Across the nation, animal activists were outraged. Yet the inhumane conditions illegal immigrants endure has yet to garner the same reaction.

In their attempts to circumvent checkpoints, these people put themselves under the South Texas sun and at the hands of smugglers. Constantly, agents are called to pick up human remains on ranch properties.

On May 22, 86 illegal immigrants were found inside a tractor-trailer in Raymondville—treated as if they were animals—packed with avocados. On a weekly basis, illegals are found hidden within the interior of vehicles and hundreds more are found in stash houses along the RGV.

Last year, agents responded to a call at a Walmart outside of San Antonio where a trailer was discovered holding 76 illegal immigrants. Ten died due to heat exposure while others are suffering from irreversible brain damage. Smugglers took advantage of these immigrants’ desperation and promised they would be “refrigerated” during their ride, yet knowingly sent them to their deaths. Conservative Ann Coulter stated, “They’d still be alive if we had a wall.”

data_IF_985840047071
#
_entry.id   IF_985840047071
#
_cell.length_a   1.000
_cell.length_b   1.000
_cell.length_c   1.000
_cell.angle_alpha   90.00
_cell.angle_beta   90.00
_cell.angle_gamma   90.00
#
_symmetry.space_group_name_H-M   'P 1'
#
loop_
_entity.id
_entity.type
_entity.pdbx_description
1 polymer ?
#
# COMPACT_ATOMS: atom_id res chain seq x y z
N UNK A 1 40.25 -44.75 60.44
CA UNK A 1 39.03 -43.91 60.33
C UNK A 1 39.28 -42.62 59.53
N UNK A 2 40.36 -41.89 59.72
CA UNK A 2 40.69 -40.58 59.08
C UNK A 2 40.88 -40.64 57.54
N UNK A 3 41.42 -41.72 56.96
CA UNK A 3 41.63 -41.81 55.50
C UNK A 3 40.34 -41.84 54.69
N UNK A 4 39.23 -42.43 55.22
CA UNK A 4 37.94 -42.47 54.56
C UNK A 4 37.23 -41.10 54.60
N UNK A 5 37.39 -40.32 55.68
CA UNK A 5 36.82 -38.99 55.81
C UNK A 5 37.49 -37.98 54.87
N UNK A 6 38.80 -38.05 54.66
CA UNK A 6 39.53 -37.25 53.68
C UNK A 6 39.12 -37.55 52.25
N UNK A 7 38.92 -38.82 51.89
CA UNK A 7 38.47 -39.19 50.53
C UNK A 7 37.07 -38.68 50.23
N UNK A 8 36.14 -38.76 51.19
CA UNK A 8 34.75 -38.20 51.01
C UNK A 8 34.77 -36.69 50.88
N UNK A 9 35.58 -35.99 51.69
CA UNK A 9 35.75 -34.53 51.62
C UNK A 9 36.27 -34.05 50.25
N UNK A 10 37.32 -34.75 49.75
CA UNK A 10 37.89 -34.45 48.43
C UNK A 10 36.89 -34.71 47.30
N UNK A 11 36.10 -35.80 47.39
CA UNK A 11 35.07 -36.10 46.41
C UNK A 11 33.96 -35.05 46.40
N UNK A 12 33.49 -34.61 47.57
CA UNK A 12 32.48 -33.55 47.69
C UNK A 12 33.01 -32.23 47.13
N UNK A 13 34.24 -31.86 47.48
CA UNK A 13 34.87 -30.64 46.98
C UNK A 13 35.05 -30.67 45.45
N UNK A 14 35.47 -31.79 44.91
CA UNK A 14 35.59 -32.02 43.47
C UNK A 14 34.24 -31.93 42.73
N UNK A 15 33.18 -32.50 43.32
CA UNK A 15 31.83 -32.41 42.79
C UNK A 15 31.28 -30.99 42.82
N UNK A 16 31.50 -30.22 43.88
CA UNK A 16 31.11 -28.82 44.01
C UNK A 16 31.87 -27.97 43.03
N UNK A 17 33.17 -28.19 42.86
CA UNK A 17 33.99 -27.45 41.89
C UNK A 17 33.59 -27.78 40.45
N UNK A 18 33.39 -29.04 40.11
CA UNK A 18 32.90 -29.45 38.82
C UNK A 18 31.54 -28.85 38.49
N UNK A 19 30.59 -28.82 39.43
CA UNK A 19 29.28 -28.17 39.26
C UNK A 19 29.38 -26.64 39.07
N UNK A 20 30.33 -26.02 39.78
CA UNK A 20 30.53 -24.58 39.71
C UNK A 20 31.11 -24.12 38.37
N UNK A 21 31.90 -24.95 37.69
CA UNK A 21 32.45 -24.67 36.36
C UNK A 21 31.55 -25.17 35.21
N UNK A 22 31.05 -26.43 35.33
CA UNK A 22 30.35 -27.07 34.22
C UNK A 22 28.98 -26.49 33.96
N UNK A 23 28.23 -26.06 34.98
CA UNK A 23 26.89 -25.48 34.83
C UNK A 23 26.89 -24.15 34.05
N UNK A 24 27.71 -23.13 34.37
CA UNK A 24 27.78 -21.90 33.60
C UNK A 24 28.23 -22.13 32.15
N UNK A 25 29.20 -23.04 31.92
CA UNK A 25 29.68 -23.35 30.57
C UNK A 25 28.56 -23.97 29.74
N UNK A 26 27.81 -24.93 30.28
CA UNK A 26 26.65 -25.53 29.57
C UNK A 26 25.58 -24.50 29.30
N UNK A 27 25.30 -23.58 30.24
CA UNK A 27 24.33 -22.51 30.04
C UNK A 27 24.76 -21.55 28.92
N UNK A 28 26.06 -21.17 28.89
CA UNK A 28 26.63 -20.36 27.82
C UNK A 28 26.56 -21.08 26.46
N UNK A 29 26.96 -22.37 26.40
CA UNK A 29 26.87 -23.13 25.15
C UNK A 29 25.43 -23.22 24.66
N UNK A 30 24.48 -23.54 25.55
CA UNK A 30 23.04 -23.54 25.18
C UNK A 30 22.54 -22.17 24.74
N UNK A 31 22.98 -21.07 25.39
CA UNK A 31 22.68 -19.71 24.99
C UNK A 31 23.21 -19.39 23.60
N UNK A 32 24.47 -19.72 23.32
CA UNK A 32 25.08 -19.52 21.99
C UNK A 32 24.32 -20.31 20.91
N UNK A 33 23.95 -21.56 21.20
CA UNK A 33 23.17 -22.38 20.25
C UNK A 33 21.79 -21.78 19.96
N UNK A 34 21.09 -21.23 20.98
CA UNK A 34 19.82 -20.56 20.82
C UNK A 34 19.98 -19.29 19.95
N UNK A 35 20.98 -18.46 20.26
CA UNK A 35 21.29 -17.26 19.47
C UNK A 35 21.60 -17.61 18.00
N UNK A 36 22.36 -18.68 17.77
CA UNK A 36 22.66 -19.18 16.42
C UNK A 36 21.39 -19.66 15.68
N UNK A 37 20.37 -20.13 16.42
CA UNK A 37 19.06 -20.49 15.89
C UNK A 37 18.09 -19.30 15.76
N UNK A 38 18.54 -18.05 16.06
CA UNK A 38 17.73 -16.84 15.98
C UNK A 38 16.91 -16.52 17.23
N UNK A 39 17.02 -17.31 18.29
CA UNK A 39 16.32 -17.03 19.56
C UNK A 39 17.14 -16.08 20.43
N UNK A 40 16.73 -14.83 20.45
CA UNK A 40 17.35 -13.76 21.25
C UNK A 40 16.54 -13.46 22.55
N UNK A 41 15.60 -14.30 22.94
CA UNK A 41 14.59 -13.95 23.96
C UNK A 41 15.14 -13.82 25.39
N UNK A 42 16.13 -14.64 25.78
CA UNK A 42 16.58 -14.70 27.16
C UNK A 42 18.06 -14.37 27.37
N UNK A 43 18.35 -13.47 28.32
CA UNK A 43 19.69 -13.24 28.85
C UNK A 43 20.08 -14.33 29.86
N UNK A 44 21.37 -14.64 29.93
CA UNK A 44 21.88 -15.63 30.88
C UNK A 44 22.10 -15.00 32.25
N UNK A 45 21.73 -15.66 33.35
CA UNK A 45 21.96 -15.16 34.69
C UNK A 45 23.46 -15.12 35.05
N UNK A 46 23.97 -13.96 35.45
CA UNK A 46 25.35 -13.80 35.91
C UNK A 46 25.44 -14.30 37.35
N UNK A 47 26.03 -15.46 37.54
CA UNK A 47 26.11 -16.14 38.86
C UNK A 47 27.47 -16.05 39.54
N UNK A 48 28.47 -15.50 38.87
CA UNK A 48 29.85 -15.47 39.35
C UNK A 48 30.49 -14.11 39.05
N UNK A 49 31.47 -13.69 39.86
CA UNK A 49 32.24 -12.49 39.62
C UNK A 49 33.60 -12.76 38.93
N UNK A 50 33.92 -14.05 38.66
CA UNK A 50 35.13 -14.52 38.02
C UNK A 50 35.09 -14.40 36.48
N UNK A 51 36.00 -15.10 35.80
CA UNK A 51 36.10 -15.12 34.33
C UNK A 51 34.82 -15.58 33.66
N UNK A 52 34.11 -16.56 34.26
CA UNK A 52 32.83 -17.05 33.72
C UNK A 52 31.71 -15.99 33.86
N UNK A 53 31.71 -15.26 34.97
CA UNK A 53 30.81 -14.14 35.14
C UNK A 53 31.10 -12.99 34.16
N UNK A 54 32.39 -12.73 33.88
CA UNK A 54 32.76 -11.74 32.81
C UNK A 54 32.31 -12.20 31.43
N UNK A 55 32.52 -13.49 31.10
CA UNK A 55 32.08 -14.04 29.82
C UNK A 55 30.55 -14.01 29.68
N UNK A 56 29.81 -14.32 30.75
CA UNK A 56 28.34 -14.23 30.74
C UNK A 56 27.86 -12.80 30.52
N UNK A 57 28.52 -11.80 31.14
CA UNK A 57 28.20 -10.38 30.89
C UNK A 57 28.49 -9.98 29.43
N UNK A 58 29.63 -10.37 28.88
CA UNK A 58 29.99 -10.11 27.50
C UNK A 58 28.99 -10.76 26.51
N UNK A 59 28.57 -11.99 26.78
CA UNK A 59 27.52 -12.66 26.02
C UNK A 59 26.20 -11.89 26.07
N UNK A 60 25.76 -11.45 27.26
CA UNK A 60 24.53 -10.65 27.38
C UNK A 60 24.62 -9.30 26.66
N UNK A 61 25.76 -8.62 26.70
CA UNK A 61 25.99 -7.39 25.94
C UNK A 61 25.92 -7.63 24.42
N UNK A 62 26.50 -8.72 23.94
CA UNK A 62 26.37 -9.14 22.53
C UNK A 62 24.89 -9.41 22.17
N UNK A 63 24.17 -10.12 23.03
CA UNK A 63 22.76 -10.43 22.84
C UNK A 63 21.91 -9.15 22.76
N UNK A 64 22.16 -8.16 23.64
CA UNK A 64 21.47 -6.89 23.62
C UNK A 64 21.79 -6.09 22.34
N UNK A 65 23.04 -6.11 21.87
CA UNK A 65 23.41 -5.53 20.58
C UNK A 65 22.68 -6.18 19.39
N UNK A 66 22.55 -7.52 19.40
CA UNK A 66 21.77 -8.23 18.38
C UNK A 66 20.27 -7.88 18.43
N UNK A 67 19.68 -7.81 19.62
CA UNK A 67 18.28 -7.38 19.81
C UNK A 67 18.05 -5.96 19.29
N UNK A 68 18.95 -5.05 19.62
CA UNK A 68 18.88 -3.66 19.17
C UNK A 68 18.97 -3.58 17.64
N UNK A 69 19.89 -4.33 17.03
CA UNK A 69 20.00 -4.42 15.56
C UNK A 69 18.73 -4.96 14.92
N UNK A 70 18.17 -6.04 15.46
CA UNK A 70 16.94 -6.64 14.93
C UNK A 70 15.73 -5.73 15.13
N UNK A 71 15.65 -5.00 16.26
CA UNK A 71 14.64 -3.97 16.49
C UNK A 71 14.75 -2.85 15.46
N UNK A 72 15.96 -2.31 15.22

The month of May proved to be extremely busy for the RGV sector. Over $3 million in marijuana seizures occurred and smugglers have become increasingly savvy with new methods of concealment.

On May 16, agents discovered 2,119 pounds of marijuana concealed in a commercial shipment of charcoal into the U.S. On May 20, agents discovered 56 pounds of cocaine, approximately $432,500 in street value, on a Mexican commercial bus on the McAllen-Reynosa International Bridge and another $1.4 million worth of cocaine at the Kingsville checkpoint. In the first week of May, $247,000 worth of methamphetamine was apprehended at the Falfurrias checkpoint. Over Memorial Day weekend, $2.2 million in marijuana was seized in Harlingen, another 300 pounds was confiscated in Roma, and another 90 pounds of marijuana along with 35 illegal immigrants were apprehended at the checkpoints.